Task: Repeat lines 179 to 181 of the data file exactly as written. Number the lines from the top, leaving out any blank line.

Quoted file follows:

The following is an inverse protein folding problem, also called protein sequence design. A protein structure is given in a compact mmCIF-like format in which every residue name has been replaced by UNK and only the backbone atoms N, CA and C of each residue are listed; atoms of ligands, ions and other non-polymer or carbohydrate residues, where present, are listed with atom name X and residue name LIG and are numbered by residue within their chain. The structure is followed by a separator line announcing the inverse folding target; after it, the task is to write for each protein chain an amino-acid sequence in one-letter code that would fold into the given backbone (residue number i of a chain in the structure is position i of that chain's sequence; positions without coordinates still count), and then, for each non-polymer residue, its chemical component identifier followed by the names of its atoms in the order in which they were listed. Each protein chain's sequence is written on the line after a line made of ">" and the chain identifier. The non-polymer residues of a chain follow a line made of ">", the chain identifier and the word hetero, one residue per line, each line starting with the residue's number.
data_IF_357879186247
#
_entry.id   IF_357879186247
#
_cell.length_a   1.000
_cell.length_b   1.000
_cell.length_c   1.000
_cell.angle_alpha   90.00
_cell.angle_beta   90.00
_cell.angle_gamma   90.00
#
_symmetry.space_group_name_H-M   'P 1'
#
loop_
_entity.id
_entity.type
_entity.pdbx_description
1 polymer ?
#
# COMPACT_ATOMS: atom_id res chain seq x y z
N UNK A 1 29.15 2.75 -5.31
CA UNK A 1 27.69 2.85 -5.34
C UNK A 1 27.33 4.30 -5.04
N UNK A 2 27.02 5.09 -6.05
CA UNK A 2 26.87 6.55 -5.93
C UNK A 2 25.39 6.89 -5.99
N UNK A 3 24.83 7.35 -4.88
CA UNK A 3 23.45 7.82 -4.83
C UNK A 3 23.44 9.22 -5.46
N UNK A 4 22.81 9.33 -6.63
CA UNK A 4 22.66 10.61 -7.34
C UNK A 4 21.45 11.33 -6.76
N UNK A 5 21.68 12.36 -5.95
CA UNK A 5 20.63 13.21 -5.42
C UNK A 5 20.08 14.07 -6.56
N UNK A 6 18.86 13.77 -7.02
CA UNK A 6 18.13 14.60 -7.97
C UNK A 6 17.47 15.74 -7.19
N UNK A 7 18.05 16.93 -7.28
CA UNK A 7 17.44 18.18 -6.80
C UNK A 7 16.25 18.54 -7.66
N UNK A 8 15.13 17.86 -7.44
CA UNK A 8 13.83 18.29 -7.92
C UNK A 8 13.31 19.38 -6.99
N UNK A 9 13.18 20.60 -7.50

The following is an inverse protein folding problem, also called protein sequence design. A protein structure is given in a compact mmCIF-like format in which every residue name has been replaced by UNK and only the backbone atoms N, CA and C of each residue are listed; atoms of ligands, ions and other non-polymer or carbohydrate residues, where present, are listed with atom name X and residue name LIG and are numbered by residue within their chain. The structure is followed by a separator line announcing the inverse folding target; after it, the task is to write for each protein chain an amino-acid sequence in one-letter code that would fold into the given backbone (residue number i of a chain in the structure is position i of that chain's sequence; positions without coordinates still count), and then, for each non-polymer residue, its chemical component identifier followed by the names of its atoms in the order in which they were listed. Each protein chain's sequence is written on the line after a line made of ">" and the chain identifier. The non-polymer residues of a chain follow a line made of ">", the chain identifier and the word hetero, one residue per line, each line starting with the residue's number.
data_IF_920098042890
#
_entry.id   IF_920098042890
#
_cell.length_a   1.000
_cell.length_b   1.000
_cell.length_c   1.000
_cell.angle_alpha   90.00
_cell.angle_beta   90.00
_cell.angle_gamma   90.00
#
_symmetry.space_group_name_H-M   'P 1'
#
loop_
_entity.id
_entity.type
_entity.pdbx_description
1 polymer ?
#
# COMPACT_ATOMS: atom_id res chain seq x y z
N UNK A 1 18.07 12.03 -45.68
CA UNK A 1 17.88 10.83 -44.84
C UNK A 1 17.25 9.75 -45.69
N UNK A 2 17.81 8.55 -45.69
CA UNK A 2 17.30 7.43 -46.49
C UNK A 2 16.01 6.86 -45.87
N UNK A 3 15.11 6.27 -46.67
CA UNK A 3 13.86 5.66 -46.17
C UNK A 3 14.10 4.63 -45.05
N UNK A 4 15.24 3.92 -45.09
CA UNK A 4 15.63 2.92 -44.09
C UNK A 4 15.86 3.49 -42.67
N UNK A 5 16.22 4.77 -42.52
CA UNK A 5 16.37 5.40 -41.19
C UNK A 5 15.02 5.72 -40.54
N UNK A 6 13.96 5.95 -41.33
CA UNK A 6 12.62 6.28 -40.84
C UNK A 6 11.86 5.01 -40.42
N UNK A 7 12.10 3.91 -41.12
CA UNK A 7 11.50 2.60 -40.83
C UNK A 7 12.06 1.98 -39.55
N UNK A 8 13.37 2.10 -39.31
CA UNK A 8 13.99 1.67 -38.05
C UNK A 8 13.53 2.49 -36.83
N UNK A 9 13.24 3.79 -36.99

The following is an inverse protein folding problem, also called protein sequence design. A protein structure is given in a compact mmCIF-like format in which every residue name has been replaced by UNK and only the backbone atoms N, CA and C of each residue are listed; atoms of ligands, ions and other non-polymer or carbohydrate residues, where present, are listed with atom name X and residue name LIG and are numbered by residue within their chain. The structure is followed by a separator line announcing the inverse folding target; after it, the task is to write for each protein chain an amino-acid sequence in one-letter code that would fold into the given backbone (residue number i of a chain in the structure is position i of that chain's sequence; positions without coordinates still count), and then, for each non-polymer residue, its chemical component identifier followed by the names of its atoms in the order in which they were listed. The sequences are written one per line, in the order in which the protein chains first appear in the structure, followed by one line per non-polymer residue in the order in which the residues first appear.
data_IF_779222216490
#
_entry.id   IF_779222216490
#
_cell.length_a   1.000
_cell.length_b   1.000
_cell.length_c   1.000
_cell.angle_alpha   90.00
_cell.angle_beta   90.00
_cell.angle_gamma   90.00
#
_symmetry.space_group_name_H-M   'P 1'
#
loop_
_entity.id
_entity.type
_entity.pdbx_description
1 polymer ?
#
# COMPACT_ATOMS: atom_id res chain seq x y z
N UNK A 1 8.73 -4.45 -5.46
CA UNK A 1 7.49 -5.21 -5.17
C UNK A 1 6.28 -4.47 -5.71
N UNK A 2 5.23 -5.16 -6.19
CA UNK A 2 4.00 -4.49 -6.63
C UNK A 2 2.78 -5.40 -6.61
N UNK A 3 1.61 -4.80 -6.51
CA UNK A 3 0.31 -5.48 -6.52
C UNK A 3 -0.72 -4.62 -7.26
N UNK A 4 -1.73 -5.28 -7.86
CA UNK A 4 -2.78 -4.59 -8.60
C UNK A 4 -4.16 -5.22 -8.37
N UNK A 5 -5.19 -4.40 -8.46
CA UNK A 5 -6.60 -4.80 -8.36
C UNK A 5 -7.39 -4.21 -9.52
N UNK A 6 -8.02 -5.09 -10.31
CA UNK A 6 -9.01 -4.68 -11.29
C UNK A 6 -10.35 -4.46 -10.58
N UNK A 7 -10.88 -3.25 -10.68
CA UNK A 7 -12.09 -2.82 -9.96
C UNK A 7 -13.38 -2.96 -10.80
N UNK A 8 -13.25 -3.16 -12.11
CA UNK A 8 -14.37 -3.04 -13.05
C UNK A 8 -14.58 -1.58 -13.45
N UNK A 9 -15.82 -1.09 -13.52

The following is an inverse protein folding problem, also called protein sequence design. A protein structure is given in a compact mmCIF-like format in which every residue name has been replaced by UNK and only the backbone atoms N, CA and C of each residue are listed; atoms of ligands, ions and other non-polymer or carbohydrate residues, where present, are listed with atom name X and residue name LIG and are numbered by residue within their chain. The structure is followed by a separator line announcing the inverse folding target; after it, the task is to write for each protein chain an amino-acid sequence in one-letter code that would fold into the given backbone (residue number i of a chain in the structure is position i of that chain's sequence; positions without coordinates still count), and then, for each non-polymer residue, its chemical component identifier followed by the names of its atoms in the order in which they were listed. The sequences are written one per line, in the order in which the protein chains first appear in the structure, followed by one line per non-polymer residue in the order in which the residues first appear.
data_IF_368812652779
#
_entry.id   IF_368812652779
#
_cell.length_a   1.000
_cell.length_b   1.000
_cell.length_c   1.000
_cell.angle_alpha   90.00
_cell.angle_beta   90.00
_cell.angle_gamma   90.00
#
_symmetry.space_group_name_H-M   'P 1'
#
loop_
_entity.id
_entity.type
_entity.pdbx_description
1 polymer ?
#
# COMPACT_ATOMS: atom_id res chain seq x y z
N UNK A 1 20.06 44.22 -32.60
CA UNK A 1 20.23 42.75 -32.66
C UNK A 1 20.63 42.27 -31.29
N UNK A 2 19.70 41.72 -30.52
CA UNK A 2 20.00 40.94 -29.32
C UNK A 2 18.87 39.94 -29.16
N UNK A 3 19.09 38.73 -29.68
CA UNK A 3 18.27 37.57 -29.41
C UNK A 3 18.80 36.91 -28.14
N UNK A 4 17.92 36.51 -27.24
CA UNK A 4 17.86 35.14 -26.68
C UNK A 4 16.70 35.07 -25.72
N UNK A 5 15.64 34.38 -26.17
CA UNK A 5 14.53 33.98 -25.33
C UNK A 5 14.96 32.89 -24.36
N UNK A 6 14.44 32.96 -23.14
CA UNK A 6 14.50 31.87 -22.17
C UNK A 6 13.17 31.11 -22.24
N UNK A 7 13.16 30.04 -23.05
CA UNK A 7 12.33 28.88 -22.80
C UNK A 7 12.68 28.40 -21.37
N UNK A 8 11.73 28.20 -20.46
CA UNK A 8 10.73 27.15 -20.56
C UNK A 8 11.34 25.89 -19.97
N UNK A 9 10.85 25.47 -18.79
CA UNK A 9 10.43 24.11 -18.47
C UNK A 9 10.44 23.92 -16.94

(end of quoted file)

CA UNK A 7 12.33 28.88 -22.80
C UNK A 7 12.68 28.40 -21.37
N UNK A 8 11.73 28.20 -20.46